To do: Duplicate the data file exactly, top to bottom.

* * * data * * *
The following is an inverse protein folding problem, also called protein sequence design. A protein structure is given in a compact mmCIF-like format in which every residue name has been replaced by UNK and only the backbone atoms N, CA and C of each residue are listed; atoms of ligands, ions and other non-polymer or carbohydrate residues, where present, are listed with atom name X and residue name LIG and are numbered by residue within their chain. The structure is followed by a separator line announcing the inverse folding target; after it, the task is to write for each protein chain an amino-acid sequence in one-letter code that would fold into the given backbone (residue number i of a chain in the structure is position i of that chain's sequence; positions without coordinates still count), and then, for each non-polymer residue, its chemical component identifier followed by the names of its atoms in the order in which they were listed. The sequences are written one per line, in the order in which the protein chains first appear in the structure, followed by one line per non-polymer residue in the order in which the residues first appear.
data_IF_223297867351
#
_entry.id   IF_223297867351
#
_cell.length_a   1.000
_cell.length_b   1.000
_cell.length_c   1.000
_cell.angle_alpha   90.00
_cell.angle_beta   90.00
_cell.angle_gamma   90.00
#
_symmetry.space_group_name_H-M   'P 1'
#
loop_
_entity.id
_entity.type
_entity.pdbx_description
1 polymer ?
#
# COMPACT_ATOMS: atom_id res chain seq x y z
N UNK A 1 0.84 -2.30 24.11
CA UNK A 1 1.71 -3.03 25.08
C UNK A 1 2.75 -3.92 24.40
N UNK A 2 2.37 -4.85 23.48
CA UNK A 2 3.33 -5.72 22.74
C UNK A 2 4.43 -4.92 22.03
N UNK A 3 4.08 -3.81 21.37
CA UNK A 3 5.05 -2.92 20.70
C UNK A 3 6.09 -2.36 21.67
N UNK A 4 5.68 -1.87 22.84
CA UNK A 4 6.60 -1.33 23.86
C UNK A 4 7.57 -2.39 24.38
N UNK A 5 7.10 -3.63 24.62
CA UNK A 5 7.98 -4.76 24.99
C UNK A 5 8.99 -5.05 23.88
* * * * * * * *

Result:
The following is an inverse protein folding problem, also called protein sequence design. A protein structure is given in a compact mmCIF-like format in which every residue name has been replaced by UNK and only the backbone atoms N, CA and C of each residue are listed; atoms of ligands, ions and other non-polymer or carbohydrate residues, where present, are listed with atom name X and residue name LIG and are numbered by residue within their chain. The structure is followed by a separator line announcing the inverse folding target; after it, the task is to write for each protein chain an amino-acid sequence in one-letter code that would fold into the given backbone (residue number i of a chain in the structure is position i of that chain's sequence; positions without coordinates still count), and then, for each non-polymer residue, its chemical component identifier followed by the names of its atoms in the order in which they were listed. The sequences are written one per line, in the order in which the protein chains first appear in the structure, followed by one line per non-polymer residue in the order in which the residues first appear.
data_IF_223297867351
#
_entry.id   IF_223297867351
#
_cell.length_a   1.000
_cell.length_b   1.000
_cell.length_c   1.000
_cell.angle_alpha   90.00
_cell.angle_beta   90.00
_cell.angle_gamma   90.00
#
_symmetry.space_group_name_H-M   'P 1'
#
loop_
_entity.id
_entity.type
_entity.pdbx_description
1 polymer ?
#
# COMPACT_ATOMS: atom_id res chain seq x y z
N UNK A 1 0.84 -2.30 24.11
CA UNK A 1 1.71 -3.03 25.08
C UNK A 1 2.75 -3.92 24.40
N UNK A 2 2.37 -4.85 23.48
CA UNK A 2 3.33 -5.72 22.74
C UNK A 2 4.43 -4.92 22.03
N UNK A 3 4.08 -3.81 21.37
CA UNK A 3 5.05 -2.92 20.70
C UNK A 3 6.09 -2.36 21.67
N UNK A 4 5.68 -1.87 22.84
CA UNK A 4 6.60 -1.33 23.86
C UNK A 4 7.57 -2.39 24.38
N UNK A 5 7.10 -3.63 24.62
CA UNK A 5 7.98 -4.76 24.99
C UNK A 5 8.99 -5.05 23.88